All of those and far more would all need to be addressed. I’m not dismissing a lot of hard work out of hand, but the point is, it’s just hard work. These are not impossible things, nor even improbable. One version or another of the things I’ve described already exist somewhere on the planet.
A Different Approach.
Lets drop the international stuff for a bit and concentrate solely in the US/Canada. (I treat the two as essentially one entity because Worldcon members have been doing so for the past several decades).
One of the comparisons that is regularly made and found wanting is comparing Dragoncon to Worldcon; Dragoncon gets national mainstream press coverage, Worldcon does not. Dragoncon has a ton more attendees than Worldcon; Dragoncon has a whole city crouching at its feet; Dragoncon has a lot more money to operate with; Dragoncon draws big headliners from the multi-media world; Dragoncon can do more; Dragoncon can sell more; Dragoncon is the kind of convention that reflects non-fannish fandom.
And, in case you didn’t know, Dragoncon is almost, but not quite, a traditional convention, so comparisons are not entirely fair or accurate. But Dragoncon does illustrate two things very nicely: first, what can happen to a national SF convention that stays in the same place every year and second, what can happen to an SF convention when you prioritize making a profit over having a large party for your friends from around the world.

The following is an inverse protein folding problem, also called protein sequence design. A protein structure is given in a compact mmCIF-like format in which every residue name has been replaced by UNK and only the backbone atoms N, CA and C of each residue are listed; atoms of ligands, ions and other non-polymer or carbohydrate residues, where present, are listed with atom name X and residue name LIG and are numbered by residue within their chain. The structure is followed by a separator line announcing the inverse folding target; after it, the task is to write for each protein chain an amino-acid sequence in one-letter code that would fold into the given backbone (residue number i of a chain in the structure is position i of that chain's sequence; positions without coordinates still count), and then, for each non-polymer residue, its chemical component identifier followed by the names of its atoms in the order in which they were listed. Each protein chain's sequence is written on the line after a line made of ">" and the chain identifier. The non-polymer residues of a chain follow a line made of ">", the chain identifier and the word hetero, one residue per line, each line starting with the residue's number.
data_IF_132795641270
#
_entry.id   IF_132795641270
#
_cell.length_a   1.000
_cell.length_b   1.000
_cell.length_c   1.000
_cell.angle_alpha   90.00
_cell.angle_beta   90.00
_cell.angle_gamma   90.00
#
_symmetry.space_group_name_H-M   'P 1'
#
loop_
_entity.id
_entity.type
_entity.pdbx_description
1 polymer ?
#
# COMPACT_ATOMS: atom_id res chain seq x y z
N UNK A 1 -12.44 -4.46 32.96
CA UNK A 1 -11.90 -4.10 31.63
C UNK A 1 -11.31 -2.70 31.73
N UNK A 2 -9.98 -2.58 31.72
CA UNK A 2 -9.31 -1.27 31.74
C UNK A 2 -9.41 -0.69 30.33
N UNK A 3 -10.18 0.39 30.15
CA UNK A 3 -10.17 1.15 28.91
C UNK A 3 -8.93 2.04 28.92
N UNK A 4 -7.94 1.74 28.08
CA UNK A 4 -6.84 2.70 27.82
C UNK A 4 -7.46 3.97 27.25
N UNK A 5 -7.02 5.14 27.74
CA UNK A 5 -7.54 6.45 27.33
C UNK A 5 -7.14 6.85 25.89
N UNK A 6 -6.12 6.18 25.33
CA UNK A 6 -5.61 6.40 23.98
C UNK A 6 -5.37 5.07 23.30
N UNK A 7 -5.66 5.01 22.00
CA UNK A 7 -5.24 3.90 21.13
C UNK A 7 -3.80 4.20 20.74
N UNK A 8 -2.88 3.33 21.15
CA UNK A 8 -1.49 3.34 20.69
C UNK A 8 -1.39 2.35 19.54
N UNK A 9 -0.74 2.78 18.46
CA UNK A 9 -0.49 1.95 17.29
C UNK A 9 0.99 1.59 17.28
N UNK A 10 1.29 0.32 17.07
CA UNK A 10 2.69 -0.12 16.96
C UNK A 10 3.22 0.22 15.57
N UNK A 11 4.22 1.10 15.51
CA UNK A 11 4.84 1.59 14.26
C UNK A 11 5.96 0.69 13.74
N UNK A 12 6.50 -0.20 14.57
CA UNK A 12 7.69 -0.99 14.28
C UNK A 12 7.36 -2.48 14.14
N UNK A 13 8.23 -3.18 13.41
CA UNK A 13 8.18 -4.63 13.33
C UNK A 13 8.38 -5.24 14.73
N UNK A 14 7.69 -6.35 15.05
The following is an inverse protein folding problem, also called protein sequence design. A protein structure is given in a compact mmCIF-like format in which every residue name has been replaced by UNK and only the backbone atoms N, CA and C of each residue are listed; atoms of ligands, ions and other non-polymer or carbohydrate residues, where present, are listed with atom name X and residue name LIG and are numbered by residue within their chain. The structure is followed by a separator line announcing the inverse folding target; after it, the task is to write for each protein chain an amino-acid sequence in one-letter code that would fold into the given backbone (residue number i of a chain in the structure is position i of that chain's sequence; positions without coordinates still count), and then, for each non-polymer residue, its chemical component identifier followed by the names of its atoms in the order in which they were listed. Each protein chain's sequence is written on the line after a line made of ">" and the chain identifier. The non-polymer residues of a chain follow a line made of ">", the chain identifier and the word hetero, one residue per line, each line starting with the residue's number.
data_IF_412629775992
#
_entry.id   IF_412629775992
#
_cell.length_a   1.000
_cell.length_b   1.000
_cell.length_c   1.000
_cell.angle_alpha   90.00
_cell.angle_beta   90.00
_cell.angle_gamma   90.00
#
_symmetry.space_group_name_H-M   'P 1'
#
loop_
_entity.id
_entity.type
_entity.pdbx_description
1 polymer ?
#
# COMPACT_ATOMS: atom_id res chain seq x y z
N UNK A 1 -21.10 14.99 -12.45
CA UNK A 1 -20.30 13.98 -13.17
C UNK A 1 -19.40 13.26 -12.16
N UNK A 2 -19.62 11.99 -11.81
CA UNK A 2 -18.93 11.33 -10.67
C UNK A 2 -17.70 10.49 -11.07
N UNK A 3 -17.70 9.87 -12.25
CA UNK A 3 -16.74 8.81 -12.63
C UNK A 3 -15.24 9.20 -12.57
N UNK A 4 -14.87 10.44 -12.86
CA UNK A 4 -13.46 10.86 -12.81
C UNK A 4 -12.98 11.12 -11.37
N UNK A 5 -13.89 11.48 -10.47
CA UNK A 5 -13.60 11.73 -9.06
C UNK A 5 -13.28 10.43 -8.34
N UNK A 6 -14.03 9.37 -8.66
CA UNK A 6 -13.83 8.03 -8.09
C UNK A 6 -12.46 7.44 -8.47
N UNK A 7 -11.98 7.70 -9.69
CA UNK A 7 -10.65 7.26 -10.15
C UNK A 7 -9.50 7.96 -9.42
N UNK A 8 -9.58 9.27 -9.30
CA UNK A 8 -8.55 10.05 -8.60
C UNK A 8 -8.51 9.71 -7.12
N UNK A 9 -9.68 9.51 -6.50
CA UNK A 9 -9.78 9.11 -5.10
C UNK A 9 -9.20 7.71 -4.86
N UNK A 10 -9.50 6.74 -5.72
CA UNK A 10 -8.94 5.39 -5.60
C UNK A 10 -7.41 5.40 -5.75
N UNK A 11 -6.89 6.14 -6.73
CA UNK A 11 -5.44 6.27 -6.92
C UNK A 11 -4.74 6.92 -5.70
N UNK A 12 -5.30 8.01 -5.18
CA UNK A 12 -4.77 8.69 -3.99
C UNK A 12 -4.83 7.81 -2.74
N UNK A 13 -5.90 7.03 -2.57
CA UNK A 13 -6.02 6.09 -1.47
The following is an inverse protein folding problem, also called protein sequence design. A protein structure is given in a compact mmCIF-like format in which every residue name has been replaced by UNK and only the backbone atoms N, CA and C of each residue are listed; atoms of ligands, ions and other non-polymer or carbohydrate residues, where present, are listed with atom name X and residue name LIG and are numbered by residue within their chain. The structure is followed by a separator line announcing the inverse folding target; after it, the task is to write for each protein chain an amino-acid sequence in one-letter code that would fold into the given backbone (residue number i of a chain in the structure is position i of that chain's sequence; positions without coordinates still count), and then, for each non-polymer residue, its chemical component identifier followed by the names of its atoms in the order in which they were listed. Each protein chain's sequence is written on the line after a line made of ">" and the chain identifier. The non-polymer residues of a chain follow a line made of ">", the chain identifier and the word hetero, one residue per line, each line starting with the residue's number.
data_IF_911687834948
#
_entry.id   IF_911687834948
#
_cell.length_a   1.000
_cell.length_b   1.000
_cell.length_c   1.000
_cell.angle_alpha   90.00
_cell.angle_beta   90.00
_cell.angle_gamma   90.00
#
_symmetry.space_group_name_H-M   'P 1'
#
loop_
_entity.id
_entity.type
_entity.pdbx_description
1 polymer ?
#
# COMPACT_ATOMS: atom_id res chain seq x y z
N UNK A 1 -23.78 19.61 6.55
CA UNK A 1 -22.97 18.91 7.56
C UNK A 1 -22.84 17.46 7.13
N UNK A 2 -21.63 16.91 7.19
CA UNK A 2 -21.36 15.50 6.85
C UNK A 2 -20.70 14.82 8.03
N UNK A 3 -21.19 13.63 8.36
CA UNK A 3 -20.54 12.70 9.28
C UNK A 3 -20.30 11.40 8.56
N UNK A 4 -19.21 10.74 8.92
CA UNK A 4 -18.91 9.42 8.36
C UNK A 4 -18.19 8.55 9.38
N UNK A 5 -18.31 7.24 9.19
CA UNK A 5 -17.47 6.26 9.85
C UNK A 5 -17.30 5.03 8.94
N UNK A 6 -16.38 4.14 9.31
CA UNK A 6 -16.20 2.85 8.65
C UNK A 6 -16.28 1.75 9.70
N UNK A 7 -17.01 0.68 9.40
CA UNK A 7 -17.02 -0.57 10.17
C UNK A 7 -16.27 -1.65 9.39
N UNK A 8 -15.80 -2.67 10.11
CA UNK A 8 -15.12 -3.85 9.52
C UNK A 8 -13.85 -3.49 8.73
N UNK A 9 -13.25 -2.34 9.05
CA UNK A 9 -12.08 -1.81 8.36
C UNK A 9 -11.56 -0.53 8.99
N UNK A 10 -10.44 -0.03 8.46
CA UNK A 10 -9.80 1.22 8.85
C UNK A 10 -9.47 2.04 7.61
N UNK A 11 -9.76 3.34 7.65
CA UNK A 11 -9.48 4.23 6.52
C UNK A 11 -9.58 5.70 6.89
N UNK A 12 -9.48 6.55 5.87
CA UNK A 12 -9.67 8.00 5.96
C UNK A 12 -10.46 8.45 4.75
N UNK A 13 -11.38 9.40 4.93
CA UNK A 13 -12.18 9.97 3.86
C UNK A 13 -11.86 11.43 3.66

Is it possible for Worldcon to take the beneficial accomplishments of Dragoncon and still run a not-for-profit convention that is traditional in every other sense? I believe so.
WSFS finds one city that is a combination of a centralized location, least expensive on average to travel to and that has facilities that can handle Worldcon and future growth. Chicago is my off-the-cuff guess. Chicago has other things going for it; the city has hosted numerous Worldcons and has a well-embedded fan base of experienced con-runners. But that’s just an example. Others may make a case for some other city and the specific one doesn’t matter so long as it matches the criteria.